There’s been plenty of controversy over the use of drones lately — even toy drones aren’t immune. That debate will likely get more heated as drone technology continues to get smaller and smarter.
The Air Force, for instance, is paying $3.5 million to Virginia Tech professor Wu-chun Fengto develop micro-air vehicles (MAVs), tiny drones that can do reconnaissance.
Feng previously created Green Destiny, a highly-efficient supercomputer, and launched the Green500 list of efficient supercomputing systems. Feng and his team will spend the next three years modeling the airflow over the wings of these tiny drones to help stabilize them during flight.
The reason the Air Force tapped Feng is because they want his team to accelerate the rate at which a supercomputer can simulate the computational fluid dynamics of the drones. Feng’s group and researchers from North Carolina State will build CFD codes and a hardware-software system for modeling that airflow.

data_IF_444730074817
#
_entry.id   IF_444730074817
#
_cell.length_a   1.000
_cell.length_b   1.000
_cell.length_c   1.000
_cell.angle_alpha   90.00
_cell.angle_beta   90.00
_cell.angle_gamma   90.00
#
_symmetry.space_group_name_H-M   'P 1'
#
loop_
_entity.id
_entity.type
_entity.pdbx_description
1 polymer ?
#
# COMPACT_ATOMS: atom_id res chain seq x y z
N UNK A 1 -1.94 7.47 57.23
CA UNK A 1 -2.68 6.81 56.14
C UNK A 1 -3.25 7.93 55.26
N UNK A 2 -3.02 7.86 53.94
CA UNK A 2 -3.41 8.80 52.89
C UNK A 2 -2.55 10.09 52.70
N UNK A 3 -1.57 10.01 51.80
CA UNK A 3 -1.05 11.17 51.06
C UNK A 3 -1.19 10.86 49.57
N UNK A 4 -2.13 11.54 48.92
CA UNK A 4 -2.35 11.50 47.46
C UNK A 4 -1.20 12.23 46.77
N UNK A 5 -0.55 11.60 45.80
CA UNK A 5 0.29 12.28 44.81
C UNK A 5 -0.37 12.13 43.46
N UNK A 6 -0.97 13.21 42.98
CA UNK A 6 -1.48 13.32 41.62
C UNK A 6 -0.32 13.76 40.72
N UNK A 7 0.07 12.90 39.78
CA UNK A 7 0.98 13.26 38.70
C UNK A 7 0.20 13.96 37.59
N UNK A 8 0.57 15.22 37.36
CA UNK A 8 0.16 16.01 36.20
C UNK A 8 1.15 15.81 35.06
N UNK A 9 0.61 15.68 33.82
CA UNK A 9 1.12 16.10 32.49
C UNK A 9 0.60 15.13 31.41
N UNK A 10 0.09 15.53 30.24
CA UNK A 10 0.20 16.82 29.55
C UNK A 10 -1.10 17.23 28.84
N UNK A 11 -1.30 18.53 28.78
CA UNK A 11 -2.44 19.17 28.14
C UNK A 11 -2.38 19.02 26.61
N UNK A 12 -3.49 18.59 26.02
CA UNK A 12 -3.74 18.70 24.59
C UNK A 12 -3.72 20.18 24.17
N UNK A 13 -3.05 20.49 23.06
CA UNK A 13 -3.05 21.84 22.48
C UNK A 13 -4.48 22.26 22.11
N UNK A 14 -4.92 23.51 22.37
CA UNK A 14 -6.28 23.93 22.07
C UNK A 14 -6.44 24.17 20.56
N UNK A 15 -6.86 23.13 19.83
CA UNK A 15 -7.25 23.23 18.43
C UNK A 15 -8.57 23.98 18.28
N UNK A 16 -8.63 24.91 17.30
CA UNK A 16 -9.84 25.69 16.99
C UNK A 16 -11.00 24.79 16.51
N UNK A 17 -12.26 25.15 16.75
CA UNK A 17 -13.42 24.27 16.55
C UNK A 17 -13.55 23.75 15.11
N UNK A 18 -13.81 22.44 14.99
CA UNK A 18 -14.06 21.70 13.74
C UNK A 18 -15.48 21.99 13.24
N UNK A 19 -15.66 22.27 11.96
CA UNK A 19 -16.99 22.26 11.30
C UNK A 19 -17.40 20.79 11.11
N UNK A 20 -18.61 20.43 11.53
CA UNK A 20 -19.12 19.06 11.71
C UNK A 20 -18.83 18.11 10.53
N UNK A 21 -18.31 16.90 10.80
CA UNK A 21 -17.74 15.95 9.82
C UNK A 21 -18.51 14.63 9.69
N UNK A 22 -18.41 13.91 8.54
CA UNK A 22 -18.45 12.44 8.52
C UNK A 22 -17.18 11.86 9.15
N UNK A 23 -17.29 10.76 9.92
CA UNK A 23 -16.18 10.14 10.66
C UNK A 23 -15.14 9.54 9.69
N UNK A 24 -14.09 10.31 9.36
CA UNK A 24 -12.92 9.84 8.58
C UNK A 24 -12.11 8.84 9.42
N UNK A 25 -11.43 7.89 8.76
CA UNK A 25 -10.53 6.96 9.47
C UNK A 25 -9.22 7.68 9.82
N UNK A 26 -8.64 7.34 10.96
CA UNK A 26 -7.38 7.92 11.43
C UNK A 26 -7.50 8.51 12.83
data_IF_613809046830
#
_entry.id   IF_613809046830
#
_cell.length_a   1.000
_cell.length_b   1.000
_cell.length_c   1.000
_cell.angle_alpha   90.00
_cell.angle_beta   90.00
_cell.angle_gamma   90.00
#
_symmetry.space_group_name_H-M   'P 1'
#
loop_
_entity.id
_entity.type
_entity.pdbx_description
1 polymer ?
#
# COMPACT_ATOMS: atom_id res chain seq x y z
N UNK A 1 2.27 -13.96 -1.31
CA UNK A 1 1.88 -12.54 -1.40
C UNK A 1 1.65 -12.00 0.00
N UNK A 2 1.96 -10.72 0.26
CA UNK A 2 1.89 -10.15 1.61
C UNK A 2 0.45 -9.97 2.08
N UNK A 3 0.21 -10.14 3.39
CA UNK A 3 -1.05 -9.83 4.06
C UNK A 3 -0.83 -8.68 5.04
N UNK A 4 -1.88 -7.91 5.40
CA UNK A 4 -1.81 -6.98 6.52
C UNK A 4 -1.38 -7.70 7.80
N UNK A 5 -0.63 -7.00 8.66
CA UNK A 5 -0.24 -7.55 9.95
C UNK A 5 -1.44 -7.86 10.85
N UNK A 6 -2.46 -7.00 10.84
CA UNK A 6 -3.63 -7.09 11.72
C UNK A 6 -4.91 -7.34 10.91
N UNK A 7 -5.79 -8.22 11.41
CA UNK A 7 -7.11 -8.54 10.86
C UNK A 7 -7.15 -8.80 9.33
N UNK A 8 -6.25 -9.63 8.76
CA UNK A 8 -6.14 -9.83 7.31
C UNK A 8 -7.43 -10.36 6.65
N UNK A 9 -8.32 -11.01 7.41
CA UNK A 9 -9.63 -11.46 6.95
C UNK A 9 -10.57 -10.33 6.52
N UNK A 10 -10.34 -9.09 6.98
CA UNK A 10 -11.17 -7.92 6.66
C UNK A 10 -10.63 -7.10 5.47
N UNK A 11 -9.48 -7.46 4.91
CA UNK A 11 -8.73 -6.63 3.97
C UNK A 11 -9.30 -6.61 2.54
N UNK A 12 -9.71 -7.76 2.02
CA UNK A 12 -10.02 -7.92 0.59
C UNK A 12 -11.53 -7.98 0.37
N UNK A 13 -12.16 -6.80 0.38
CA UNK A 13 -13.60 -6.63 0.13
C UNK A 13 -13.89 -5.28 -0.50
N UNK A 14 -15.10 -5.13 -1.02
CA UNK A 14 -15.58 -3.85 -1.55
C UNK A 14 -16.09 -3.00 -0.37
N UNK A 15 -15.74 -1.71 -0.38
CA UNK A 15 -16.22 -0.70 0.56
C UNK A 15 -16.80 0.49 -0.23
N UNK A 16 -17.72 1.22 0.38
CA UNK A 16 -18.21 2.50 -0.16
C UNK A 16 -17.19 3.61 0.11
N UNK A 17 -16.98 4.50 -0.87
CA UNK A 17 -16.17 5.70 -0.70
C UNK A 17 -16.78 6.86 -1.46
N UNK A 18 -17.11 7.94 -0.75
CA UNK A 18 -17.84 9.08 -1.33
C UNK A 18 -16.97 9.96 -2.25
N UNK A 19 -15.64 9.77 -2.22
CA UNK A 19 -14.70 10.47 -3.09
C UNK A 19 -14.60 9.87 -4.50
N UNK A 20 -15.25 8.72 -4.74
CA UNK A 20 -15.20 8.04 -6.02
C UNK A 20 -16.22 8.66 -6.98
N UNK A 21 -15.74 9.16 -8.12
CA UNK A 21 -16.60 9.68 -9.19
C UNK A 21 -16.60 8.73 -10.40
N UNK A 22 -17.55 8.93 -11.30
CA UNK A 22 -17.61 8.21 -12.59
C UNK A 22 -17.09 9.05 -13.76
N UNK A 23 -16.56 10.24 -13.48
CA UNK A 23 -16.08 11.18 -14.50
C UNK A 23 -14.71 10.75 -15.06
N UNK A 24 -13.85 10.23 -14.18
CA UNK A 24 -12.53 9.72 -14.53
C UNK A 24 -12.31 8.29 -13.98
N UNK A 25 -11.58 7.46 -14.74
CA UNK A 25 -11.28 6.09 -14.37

The military already uses small drones for surveillance and reconnaissance, and British forces have deployed something called the Black Hornet Nano Unmanned Air Vehicle, a 4-inch drone that looks like a toy helicopter. There are also mini drones being developed for more lethal purposes.
The Virginia Tech team will be focusing on making very small (think insect-sized) drones fly more reliably.